Book-Verse: an Anthology of Poems of Books and Bookman from
the Earliest Times to Recent Years. Edited by W. Roberts. (Elliot Stock.)—If an anthology of this kind be called for, it could not have had a more competent editor than the author of " The Book- hunter in London." The little volume is as complete, or nearly so, as such a book can be made, and we, at all events, are unable to point out many striking omissions. There aro a few, and among them is the passage by Daniel beginning- " 0 blessed lettere that combine in one
All ages past and make one live with all,"—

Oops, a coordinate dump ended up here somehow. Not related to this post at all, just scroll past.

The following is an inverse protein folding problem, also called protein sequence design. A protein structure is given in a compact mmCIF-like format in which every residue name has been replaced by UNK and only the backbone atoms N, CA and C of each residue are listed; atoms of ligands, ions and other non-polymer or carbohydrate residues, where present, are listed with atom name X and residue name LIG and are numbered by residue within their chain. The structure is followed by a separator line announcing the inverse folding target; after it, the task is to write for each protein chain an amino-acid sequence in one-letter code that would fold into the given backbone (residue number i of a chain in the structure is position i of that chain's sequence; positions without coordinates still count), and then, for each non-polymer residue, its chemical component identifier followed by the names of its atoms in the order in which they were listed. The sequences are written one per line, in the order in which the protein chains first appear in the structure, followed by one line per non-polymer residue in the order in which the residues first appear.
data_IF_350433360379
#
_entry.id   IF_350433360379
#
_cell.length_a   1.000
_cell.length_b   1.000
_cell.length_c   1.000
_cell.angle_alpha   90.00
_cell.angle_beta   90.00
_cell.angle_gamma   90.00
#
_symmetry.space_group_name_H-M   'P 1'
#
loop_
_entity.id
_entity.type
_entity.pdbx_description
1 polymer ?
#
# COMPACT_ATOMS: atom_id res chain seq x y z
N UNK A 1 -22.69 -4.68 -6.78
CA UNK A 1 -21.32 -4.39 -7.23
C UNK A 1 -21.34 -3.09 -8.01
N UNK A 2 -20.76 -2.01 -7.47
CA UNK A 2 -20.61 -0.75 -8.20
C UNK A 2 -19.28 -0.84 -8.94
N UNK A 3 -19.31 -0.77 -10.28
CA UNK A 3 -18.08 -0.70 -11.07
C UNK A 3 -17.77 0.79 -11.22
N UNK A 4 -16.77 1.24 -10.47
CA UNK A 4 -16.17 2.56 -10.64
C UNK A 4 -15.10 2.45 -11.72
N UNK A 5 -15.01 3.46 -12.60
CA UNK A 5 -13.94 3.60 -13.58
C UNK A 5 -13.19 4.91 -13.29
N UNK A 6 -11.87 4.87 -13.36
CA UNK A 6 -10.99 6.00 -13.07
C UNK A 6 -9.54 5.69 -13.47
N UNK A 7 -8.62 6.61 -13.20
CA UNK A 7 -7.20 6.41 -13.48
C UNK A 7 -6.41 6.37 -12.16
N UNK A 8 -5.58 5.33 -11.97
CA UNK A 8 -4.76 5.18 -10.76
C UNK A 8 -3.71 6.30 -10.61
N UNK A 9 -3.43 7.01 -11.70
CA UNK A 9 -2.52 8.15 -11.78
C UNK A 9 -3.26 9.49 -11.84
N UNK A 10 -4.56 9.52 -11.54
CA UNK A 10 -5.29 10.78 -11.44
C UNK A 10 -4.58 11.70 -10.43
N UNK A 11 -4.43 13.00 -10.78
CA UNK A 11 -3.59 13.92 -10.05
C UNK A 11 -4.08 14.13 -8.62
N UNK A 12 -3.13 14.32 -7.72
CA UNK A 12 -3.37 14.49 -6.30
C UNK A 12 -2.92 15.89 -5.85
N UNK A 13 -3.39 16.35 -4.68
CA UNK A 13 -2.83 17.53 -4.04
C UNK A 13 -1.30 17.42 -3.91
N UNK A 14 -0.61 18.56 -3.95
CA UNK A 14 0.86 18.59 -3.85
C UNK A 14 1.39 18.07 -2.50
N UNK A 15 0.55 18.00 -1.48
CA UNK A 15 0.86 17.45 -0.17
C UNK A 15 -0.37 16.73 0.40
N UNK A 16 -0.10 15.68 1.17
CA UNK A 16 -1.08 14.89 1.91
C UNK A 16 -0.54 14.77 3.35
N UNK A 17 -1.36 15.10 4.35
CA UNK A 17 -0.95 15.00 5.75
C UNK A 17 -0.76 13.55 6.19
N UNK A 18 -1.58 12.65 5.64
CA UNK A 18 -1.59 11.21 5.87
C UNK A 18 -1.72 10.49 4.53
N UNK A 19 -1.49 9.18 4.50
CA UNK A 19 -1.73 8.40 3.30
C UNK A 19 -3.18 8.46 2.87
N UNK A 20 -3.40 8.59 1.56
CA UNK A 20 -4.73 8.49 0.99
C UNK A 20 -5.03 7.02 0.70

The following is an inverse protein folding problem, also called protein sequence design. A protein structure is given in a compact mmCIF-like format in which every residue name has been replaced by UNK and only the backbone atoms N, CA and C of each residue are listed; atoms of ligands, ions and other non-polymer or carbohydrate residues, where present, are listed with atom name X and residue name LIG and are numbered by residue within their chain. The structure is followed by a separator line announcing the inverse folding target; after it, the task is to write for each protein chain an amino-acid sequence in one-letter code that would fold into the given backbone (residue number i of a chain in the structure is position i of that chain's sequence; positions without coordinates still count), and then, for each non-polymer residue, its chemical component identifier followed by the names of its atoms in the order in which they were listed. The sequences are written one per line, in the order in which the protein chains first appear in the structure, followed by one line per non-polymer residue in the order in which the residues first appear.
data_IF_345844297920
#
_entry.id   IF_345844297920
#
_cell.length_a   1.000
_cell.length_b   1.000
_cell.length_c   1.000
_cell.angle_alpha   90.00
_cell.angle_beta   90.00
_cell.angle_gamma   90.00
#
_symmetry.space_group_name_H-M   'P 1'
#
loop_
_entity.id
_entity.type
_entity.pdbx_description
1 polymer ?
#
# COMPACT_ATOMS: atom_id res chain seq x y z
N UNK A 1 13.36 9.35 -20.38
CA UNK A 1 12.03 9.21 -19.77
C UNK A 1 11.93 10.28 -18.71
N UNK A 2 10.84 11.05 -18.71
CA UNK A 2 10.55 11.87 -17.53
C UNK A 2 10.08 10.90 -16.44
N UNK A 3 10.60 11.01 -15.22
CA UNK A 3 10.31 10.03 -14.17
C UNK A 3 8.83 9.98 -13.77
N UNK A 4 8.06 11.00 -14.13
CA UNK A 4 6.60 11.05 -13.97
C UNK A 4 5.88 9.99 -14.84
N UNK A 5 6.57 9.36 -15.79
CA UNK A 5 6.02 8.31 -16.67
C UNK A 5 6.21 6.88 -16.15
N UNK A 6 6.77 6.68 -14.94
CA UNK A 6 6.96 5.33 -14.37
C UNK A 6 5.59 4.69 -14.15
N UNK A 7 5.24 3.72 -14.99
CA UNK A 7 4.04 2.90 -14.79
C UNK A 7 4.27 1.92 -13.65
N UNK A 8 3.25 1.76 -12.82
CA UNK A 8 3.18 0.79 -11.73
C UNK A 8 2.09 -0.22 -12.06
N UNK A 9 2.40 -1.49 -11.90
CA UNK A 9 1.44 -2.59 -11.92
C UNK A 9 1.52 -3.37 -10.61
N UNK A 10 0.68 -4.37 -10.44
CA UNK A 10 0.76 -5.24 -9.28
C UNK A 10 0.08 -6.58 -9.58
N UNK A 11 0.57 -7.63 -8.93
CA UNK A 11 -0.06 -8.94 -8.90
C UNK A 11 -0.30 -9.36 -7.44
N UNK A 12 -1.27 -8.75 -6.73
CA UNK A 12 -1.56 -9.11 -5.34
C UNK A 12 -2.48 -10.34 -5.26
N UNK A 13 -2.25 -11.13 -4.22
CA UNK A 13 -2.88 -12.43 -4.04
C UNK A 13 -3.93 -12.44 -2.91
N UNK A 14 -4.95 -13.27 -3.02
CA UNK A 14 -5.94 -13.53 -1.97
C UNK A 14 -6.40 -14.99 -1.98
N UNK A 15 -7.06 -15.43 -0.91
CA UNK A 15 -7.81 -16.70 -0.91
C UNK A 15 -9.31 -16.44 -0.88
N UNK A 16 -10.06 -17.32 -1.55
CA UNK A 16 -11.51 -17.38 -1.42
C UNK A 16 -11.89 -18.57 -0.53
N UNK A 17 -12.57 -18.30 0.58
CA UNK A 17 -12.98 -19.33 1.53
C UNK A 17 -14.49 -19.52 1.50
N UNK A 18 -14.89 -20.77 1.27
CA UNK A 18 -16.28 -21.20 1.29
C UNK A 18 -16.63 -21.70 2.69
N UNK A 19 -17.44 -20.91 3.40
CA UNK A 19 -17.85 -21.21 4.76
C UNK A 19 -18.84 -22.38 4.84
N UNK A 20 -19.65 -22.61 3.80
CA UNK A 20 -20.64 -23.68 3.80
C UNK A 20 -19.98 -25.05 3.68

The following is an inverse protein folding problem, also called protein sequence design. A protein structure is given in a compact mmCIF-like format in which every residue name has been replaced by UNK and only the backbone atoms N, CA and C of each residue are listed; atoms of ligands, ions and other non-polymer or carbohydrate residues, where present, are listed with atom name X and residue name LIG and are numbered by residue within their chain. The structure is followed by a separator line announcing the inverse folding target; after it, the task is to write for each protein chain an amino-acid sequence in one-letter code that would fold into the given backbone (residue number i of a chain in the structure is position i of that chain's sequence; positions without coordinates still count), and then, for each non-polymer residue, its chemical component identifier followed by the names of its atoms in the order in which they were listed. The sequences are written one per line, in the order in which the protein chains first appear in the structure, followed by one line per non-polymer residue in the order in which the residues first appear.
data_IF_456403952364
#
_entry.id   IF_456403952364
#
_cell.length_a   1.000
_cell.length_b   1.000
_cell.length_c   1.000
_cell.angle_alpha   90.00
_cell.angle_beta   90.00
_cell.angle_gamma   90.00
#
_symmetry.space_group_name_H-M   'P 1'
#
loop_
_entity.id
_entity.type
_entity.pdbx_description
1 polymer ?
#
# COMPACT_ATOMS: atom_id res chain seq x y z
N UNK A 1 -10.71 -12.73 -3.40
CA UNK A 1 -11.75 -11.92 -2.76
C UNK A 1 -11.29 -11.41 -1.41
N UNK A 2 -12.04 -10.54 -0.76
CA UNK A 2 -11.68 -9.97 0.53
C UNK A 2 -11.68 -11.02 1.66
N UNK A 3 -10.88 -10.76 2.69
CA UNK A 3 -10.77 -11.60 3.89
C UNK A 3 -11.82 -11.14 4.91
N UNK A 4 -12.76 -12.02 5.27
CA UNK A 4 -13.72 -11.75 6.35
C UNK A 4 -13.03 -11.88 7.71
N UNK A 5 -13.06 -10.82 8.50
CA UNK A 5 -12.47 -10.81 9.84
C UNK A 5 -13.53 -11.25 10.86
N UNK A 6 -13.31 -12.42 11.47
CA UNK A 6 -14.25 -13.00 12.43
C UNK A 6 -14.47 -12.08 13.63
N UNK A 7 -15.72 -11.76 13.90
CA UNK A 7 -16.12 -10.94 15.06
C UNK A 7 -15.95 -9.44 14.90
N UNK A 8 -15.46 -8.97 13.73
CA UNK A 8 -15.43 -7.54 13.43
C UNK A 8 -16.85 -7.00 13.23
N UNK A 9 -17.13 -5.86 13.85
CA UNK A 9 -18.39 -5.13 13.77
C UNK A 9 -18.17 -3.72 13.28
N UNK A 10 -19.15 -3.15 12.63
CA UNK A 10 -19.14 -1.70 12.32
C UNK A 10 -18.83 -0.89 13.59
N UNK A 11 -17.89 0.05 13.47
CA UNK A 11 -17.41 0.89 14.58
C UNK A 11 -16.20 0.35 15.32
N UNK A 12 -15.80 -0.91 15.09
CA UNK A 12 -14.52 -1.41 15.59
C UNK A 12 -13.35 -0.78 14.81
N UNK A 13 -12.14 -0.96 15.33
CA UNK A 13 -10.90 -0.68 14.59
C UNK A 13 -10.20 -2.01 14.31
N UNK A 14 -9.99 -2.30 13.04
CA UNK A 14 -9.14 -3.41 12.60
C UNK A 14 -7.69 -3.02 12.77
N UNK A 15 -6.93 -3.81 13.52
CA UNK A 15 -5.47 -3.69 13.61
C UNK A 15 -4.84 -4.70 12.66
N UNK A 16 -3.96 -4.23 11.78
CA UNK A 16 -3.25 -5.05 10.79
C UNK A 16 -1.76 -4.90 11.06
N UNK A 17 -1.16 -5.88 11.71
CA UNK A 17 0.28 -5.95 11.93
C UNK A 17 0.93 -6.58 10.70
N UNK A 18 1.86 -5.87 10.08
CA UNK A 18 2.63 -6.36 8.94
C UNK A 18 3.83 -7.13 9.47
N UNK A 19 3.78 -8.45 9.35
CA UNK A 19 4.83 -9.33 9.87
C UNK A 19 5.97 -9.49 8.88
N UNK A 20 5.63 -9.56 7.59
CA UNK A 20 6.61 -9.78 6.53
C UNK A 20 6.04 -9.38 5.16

which is perhaps as noble a defence of book-knowledge as any in the language. And while a short quotation is given from " Aurora Leigh," Mr. Roberts has overlooked one or two far finer and more significant passages in the first book of that poem. The whole of Crabbe's " Library -' is transcribed, with the remark that it needs much temerity to do so, since that poet is now so little read. The editor than refers to Fitzgerald's regret at the neglect into which he has fallen, and mentions the high opinion formed of him by Byron. He might have added that Crabbe was one of Scott's especial favourites, that Charles Fox asked to have his poems read to him in his dying hours, and that in recent days Lord Tennyson, Cardinal Newman, and Mr. Swinburne have expressed their high estimate of his genius. "The Library," it is needless to say, though serviceable for this anthology, is far from giving an adequate illustration of the author's powers. Mr. Roberts appears to have searched the magazines for materials. Among the pieces selected are some lines in Blackwood by B. Simmons, the Irish poet, written " in a volume of Westall's Milton." It would have been better, however, to have copied them from the volume of Simmons's poems published two years later, where they appear under another title, and in an enlarged and better form.